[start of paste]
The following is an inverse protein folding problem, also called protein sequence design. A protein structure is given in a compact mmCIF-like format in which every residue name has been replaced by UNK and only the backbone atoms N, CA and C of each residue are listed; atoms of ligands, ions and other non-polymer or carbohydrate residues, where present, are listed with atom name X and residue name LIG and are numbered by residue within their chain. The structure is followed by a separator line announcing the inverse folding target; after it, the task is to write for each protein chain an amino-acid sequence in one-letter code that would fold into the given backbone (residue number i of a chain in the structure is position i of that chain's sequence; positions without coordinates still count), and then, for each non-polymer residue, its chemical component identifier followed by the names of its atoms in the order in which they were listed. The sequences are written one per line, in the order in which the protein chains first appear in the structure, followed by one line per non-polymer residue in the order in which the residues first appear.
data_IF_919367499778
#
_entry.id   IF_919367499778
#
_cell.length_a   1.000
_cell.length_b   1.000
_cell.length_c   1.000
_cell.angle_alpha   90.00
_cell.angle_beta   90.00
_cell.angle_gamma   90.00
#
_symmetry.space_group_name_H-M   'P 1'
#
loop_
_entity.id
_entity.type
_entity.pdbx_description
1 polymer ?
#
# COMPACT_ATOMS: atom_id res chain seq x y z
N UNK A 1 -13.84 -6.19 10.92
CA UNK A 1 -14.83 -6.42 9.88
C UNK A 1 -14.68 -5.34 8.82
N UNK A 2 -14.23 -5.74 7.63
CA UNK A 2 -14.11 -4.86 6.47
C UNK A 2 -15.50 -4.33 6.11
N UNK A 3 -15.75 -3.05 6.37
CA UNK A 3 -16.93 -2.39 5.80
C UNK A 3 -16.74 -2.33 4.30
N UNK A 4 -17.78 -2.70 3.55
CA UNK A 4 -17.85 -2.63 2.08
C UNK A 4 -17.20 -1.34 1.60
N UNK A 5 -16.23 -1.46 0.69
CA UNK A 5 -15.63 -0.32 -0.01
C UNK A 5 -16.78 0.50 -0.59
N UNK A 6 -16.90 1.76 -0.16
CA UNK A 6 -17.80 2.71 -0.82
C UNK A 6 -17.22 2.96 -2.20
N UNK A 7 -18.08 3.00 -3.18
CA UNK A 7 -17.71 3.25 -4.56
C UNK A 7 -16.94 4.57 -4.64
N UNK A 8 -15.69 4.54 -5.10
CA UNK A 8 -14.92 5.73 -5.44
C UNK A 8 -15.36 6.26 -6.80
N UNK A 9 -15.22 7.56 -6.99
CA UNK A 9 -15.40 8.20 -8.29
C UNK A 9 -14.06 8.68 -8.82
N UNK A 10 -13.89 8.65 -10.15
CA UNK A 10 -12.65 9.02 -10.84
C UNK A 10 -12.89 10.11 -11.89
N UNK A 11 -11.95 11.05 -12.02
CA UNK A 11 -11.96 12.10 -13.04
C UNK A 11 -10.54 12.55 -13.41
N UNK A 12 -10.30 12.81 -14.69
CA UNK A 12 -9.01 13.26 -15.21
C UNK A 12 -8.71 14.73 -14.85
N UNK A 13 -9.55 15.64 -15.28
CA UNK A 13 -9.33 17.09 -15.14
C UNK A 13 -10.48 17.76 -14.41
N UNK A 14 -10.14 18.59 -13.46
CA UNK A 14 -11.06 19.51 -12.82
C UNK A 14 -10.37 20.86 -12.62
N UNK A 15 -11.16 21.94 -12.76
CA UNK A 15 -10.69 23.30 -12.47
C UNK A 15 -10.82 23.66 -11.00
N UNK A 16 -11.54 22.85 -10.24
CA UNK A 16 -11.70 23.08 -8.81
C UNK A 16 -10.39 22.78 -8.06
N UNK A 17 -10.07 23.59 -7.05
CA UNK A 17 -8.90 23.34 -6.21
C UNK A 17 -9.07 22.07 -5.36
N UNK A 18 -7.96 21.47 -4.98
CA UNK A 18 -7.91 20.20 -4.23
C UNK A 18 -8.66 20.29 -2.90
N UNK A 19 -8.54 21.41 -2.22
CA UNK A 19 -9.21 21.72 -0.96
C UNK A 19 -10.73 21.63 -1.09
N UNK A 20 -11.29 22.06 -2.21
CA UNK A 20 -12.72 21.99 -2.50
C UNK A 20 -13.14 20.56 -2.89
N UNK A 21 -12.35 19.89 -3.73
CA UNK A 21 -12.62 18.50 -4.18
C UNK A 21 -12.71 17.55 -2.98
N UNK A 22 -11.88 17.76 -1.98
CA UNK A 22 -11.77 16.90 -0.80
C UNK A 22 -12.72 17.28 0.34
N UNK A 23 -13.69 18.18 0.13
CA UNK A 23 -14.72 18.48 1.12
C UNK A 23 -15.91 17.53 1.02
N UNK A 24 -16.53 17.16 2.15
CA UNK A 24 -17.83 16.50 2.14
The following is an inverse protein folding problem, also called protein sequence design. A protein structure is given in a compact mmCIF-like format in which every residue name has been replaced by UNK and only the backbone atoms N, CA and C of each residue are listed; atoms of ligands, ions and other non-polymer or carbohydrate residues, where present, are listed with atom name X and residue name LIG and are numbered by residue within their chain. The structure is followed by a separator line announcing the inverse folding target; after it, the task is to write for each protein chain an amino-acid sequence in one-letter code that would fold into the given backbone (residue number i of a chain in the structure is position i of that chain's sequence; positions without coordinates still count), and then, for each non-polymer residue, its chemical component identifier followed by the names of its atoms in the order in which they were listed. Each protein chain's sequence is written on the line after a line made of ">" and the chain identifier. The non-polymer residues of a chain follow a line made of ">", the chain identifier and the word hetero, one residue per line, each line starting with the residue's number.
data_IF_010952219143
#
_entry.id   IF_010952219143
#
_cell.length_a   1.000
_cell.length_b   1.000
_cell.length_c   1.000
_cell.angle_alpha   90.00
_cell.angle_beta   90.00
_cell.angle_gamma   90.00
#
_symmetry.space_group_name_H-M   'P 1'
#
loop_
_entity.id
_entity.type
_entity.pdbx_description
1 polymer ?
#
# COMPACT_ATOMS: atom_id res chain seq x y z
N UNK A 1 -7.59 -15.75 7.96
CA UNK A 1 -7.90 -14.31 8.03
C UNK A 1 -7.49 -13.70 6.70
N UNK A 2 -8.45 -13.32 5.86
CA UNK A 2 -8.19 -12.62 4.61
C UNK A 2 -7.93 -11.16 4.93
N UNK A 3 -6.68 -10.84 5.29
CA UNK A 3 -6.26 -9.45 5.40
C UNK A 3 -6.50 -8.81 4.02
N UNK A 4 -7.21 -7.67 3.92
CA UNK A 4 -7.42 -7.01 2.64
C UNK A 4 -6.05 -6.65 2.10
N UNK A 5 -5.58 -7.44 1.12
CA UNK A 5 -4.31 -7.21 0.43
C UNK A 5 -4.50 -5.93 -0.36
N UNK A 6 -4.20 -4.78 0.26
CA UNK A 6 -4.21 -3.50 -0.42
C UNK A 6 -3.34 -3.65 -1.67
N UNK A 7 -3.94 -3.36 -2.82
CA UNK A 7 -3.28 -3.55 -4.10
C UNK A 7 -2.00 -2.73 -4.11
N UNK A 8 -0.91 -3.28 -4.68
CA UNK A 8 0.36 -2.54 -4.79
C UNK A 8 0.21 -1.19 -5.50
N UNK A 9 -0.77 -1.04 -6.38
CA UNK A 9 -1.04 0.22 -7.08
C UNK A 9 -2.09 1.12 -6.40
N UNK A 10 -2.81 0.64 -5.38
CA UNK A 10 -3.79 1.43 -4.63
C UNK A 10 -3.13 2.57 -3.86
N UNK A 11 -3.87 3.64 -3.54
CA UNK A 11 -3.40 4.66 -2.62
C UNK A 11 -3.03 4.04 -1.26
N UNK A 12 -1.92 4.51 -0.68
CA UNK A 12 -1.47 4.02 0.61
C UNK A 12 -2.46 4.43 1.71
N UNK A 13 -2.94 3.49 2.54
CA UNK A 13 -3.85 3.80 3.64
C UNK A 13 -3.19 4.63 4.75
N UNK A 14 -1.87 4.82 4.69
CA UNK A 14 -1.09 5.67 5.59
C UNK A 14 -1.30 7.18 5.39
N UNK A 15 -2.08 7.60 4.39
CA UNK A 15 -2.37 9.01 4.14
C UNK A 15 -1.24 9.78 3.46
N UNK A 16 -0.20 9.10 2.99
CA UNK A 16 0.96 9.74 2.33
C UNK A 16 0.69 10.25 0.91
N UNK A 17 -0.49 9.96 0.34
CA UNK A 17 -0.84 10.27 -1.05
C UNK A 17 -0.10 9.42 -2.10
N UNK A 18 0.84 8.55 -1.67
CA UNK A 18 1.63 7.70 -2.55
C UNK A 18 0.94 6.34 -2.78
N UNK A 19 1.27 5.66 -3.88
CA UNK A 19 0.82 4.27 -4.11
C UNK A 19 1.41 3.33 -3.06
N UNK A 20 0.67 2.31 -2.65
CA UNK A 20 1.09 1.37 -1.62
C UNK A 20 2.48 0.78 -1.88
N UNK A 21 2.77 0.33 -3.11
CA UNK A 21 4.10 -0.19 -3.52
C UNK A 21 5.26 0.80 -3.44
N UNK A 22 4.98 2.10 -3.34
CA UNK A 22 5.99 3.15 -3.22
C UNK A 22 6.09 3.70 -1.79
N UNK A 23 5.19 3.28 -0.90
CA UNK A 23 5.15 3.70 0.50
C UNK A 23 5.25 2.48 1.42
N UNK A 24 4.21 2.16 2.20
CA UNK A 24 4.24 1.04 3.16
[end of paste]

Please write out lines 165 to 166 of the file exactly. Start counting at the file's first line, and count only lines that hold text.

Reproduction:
N UNK A 18 0.84 8.55 -1.67
CA UNK A 18 1.63 7.70 -2.55